Saturday, July 4, 2020

ULTRASOUND - PART 2

Hi friends!!!

In our previous blog we have seen about Ultrasound – Technology and Probes. Please check out for the link given below.

ULTRASOUND - PART 1

Today we are going to see about Modes of ultrasound and artifacts in ultrasound imaging.

Let’s get into the topic with a small introduction about ultrasound.

WHAT IS

ULTRASOUND?

Sound generally means what the human ear can hear. All vibrations including sound waves have frequencies. Frequency means how often something vibrates per second. So we can call frequency as vibrations per second. The unit of frequency is Hertz. The human ear can hear frequencies between 20 Hz to 20000 Hz. Any sound with a frequency above 20000 Hz is called as Ultrasound. In medical field ultrasound machine uses high frequency sound waves to produce images of the body.

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WHAT ARE THE MODES OF

THE ULTRASOUND?

A – MODE (Amplitude mode): A single transducer scans a line through the body with the echoes plotted on screen as a function of depth. It is used where precise length and depth measurements are needed.

B – MODE (Brightness mode): It is a two-dimensional ultrasound image display composed of bright dots representing the ultrasound echoes. The brightness of each dot is determined by the amplitude of returned echo signal. It facilitates the visualization and quantification of anatomical structures. It is the most common type.

M – MODE (Motion mode): It is a time motion display of the ultrasound wave along a chosen ultrasound line. All of the reflectors along the line are displayed along time axis. Rapid motions can be recorded, displayed and measured.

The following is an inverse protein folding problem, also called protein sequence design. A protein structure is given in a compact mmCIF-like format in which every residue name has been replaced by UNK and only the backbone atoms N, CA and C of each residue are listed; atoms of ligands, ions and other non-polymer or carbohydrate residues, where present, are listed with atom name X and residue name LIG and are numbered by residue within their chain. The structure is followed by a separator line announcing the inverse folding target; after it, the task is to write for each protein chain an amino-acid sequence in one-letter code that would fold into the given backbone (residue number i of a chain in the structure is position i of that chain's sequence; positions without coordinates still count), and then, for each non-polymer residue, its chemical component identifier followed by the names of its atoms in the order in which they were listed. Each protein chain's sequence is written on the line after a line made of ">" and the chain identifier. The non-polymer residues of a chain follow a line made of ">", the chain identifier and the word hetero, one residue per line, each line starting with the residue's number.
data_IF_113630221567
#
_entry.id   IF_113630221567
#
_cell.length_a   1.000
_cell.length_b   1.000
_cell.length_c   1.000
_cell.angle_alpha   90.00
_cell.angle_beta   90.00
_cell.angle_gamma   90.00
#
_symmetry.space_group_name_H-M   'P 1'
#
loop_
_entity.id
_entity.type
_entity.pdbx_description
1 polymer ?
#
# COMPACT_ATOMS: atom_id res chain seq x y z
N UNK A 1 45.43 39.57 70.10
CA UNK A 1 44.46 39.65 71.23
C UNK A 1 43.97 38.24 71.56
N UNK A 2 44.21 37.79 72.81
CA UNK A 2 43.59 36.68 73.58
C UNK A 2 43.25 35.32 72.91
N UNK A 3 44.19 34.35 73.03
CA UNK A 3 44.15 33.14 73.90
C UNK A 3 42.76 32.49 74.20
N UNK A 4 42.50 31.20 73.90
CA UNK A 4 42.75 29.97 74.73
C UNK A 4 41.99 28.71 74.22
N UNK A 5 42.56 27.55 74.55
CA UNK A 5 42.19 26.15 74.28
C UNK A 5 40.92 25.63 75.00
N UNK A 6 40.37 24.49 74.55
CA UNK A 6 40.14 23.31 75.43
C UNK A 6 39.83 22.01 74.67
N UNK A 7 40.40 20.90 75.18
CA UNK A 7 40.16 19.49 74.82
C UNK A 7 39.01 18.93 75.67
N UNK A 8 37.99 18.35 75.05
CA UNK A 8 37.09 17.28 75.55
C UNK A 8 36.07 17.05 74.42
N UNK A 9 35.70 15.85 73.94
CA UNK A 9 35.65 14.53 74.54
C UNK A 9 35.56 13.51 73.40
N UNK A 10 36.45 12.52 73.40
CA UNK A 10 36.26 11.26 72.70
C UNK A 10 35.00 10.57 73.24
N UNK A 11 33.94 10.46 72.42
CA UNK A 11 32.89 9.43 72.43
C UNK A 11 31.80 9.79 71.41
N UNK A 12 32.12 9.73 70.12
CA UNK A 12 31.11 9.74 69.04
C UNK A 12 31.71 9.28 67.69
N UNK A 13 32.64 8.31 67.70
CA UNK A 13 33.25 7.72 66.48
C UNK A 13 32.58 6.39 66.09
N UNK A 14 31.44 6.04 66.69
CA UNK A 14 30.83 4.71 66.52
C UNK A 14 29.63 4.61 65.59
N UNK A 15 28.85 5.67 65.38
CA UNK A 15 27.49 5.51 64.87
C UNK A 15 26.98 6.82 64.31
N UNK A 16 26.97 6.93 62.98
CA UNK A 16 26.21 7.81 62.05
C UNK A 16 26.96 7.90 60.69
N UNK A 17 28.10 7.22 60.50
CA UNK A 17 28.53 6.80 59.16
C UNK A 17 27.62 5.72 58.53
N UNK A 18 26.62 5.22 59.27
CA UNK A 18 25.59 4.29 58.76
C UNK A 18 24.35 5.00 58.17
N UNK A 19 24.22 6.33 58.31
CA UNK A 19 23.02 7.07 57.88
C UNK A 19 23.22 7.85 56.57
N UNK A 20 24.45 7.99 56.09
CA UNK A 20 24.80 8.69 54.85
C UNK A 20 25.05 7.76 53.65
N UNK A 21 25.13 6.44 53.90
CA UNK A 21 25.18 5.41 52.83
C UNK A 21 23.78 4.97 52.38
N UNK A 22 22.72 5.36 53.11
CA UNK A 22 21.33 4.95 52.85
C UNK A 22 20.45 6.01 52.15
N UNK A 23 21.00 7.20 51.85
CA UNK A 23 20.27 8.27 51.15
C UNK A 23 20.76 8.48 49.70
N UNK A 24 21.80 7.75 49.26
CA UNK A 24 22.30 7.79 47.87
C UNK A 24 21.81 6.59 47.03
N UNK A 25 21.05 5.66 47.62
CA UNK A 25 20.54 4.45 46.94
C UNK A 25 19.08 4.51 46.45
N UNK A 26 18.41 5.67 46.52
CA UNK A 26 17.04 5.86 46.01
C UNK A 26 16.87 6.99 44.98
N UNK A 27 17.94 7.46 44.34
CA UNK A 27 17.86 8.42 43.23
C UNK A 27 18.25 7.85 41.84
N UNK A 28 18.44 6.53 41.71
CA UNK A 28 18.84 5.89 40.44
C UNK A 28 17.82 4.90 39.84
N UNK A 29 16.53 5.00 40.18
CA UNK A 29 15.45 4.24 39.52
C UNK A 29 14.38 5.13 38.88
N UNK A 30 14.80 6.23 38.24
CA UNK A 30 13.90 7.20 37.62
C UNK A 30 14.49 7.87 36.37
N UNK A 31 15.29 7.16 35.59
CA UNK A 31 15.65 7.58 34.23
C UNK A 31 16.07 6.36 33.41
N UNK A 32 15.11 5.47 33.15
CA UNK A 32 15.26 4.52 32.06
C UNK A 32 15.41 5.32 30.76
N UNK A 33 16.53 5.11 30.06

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WHAT ARE THE

ARTIFACTS?

Artifacts lead to the improper display of the structures to be imaged. Image can be too bright or too dark which can lead to misinterpretation of underlying pathology.

The following are the most common artifacts in ultrasound imaging.

REVERBERATION: Time delays due to travel of echoes when there are 2 or more parallel reflectors in the sound path. Here the ultrasound beam reflects back and forth between the reflectors, the ultrasound interprets the sound waves returning as deeper structures since it took longer for the wave to return to the transducer.

Reverberation artifact can be improved by changing the angle of exposure.


MIRROR IMAGE: When sound wave hits a highly reflective surface such as diaphragm but instead of directly returning back to the transducer, sound waves encounters a second reflector and then reflected back to the highly reflective surface again, then returns back to the transducer. Thus the delayed returning echoes are considered as if it is returned from a deeper structure, hence giving a mirror artifact on the other side of the reflective surface.

ACOUSTIC SHADOWING: Some structures tend to reflect all the sound waves. So the ultrasound beam does not pass through an object, leaving the area behind the reflector unexplored. As a result, in ultrasound monitor there appears a black area beyond the surface of the reflector.

REFRACTION: Refraction occurs when the sound wave reaches two tissues of different acoustic impedances. Ultrasound beam reaching the second tissue changes direction which may cause an organ to be improperly displayed.

 

Now I hope you have acquired some knowledge about Ultrasound machine. We will discuss about topics related to Biomedical Engineering, Medical Devices, Healthcare in our next blog.

Please check out for the link below to gain knowledge about ENDOSCOPE.

ENDOSCOPE

NOTE: Dear friends!!! ...Please do comment a topic related to Biomedical, so that we can discuss it in future blogs.


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3 comments:

  1. Very informative and Gaining more Knowledge from your post's and can you explain about biomedical testing and calibration in elaborate sir.

    ReplyDelete
  2. Thank you for your appreciation. Sure we will see about biomedical testing and calibration in future blogs

    ReplyDelete
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    ReplyDelete